7. Take a new slide with double-sided tape and invert it on the pupa or pupae row. We recommend performing this approach by observing the movements with the aid of the stereomicroscope to prevent breakage of the pupae.
  8. Press slightly to make the pupae stick to the tape and gently glide the slide in order to remove the pupae from the rest of the cases. Invert the microscope slide: the pupae will be stuck on the dorsal side at the level of their head / thorax area.
  9. Cover all the naked pupae with 4% paraformaldehyde and wait 10 min. In our experience, this lapse of time with the fixative helps to change the consistency of the cuticle making it firm, less sticky and easy to handle.
    Note: To perform the ribonucleic acid (RNA) extraction, substitute paraformaldehyde for phosphate-buffered saline (PBS) made with RNase free water and remove the pupal wings making a cut (with the aid of scissors) near the hinge point of each appendage. Using forceps, transfer the pupal wing to a microcentrifuge tube with 1 mL of guanidinium thiocyanate and phenol reagent. After collecting a total of 50-80 wings, store the microcentrifuge tube at -80 °C until performing the RNA extraction10,11.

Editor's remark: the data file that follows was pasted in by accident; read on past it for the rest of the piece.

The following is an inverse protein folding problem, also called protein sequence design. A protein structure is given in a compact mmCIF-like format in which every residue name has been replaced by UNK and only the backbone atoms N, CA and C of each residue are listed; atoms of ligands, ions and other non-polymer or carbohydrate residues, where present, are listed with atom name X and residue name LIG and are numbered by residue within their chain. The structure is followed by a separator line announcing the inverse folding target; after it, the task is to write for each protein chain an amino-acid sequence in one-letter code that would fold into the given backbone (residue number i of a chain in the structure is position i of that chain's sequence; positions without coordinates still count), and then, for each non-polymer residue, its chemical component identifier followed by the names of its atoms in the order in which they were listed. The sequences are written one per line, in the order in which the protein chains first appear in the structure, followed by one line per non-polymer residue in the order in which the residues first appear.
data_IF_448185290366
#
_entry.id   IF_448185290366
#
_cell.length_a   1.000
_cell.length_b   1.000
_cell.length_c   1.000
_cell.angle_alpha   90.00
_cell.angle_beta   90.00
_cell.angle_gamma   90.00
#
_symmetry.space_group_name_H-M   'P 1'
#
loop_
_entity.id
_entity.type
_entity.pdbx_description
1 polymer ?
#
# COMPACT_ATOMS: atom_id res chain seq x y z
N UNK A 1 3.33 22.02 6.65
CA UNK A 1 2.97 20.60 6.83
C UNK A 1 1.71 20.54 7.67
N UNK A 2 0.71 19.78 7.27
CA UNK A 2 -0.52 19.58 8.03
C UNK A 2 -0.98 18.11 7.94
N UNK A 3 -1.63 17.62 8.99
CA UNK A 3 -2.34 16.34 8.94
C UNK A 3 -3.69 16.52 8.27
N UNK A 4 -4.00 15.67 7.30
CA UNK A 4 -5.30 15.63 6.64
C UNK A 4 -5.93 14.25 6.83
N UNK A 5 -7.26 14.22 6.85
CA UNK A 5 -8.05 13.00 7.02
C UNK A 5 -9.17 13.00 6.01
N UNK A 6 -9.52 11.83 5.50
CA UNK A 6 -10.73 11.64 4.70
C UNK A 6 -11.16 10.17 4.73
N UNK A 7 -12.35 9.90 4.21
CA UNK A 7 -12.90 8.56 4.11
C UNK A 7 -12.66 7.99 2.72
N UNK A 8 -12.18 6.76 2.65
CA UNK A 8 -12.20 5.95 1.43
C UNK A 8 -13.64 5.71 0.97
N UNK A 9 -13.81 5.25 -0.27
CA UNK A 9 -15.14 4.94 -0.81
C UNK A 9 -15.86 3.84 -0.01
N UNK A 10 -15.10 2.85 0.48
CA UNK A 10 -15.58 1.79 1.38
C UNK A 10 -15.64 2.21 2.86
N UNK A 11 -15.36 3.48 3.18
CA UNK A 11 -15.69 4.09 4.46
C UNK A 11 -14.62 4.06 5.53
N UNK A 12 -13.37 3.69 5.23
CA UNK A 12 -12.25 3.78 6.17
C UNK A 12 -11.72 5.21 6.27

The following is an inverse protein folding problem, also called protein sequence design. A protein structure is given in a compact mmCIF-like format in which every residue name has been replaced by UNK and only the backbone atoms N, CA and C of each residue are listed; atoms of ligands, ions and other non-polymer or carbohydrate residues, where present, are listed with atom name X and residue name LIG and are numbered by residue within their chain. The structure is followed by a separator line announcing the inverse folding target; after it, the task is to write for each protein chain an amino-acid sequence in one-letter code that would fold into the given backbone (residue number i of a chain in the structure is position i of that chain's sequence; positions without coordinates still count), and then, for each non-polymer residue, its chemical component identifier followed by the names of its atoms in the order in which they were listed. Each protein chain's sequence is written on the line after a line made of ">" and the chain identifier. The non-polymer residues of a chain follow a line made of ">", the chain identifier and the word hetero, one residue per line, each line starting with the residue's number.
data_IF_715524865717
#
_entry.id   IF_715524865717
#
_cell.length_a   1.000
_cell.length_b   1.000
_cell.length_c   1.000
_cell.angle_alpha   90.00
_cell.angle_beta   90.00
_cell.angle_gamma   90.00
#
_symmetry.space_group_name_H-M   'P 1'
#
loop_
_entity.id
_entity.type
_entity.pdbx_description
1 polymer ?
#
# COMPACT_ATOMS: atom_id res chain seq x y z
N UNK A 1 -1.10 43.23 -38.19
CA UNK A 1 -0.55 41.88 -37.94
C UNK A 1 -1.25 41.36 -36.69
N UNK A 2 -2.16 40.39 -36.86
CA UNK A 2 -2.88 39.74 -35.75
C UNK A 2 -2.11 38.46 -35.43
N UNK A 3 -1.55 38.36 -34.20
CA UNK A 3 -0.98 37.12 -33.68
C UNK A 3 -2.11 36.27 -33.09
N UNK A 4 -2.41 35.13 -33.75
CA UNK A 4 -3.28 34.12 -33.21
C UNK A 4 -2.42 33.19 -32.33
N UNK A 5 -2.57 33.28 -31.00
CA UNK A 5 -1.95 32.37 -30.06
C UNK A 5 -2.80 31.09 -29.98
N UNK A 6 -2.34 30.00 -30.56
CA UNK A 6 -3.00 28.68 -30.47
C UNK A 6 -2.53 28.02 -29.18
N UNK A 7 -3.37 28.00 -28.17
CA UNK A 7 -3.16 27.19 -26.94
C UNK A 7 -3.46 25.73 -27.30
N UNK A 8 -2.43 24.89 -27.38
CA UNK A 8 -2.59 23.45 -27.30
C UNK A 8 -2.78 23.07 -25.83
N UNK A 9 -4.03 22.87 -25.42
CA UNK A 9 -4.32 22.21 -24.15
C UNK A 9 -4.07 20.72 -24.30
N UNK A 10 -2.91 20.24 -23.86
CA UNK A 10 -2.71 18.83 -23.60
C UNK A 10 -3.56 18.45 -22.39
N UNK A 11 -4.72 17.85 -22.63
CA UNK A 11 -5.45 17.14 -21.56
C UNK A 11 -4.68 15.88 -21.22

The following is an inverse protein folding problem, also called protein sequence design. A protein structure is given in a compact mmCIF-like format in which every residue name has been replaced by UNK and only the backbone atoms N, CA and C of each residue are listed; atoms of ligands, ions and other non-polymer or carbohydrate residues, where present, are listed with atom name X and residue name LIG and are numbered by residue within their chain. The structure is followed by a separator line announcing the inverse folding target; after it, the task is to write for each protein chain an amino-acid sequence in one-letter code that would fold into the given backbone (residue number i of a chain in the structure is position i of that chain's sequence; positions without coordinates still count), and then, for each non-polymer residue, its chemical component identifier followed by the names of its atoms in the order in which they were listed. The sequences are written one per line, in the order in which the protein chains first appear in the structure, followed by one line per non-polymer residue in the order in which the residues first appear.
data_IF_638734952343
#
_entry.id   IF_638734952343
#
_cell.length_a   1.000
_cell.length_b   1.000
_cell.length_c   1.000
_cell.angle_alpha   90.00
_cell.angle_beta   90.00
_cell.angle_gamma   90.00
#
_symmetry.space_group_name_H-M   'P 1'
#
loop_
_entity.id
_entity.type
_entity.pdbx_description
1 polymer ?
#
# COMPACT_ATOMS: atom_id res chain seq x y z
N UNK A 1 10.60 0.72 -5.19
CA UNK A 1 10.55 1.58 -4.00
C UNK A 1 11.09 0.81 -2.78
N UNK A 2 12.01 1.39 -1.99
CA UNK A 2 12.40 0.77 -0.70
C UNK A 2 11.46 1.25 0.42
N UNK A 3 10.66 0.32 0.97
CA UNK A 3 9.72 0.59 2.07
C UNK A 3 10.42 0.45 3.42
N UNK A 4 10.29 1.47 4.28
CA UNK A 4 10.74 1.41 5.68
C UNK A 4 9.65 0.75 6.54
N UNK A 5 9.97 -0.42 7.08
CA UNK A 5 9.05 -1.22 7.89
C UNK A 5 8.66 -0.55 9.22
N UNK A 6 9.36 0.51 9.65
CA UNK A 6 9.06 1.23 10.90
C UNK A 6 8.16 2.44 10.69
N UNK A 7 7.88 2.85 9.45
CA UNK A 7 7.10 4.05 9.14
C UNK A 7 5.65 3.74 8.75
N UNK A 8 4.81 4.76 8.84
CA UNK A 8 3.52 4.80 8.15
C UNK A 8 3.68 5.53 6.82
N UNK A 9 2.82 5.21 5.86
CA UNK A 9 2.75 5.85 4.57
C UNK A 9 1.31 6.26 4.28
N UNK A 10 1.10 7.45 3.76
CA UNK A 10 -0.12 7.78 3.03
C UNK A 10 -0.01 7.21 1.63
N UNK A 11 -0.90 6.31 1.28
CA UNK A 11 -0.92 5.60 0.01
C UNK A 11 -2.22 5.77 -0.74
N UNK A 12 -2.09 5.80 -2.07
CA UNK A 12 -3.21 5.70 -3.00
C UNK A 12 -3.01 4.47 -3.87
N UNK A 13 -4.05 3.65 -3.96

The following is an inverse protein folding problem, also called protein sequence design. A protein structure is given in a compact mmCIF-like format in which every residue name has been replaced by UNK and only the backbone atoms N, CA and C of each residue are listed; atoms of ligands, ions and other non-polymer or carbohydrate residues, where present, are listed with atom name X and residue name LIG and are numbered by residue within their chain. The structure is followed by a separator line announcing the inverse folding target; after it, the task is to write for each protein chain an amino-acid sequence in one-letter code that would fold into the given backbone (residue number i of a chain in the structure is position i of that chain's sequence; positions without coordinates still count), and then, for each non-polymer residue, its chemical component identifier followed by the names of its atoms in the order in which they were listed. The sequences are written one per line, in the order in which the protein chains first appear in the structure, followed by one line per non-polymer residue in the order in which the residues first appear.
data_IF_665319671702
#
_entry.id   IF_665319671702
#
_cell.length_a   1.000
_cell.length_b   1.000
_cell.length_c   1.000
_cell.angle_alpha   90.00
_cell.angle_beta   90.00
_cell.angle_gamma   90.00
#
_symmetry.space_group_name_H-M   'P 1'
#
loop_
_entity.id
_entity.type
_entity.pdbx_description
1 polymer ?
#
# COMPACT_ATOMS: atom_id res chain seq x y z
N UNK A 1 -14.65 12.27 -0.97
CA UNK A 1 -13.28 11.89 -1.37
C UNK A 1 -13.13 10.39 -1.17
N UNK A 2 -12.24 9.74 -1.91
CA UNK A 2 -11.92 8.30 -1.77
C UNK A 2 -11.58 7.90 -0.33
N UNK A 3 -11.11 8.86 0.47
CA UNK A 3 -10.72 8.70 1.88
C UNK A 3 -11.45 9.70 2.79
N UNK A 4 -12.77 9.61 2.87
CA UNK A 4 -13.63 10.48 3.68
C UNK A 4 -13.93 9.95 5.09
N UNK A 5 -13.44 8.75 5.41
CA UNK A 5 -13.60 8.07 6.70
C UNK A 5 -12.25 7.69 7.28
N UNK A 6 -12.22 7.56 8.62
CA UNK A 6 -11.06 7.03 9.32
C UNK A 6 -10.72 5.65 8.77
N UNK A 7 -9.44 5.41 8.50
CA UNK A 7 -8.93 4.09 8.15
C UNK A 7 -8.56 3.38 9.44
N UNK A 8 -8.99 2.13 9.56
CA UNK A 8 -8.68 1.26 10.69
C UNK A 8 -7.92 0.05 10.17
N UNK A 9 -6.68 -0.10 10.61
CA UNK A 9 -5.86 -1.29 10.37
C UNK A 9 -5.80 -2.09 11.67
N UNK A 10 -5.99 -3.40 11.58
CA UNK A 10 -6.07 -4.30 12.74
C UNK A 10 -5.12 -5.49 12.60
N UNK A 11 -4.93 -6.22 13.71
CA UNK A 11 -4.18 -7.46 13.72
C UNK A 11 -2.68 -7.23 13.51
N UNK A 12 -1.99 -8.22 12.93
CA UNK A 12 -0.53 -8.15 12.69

10. Make a small incision at the hinge region of the wing or near it. Allow the fixative to reach the wing epithelium. Using a pipette (p200) flush fixative over the wing. When flushing replace the contaminated fixate with new. After flushing, keep wing in fixative for 5 min.
    Note: Although this maneuver helps to clear away the majority of the contaminating tissue, some hemocytes and fat droplets can remain trapped in between the dorsal and ventral epithelial layers of the wing (see Figure 1A).
  11. Tear with forceps from the cuticle borders (as shown in the video) expanding the hole and enabling the release of the wing epithelium from the cuticle sac. Once the wing tissue is released, leave it in the paraformaldehyde solution to complete 30 min of fixation.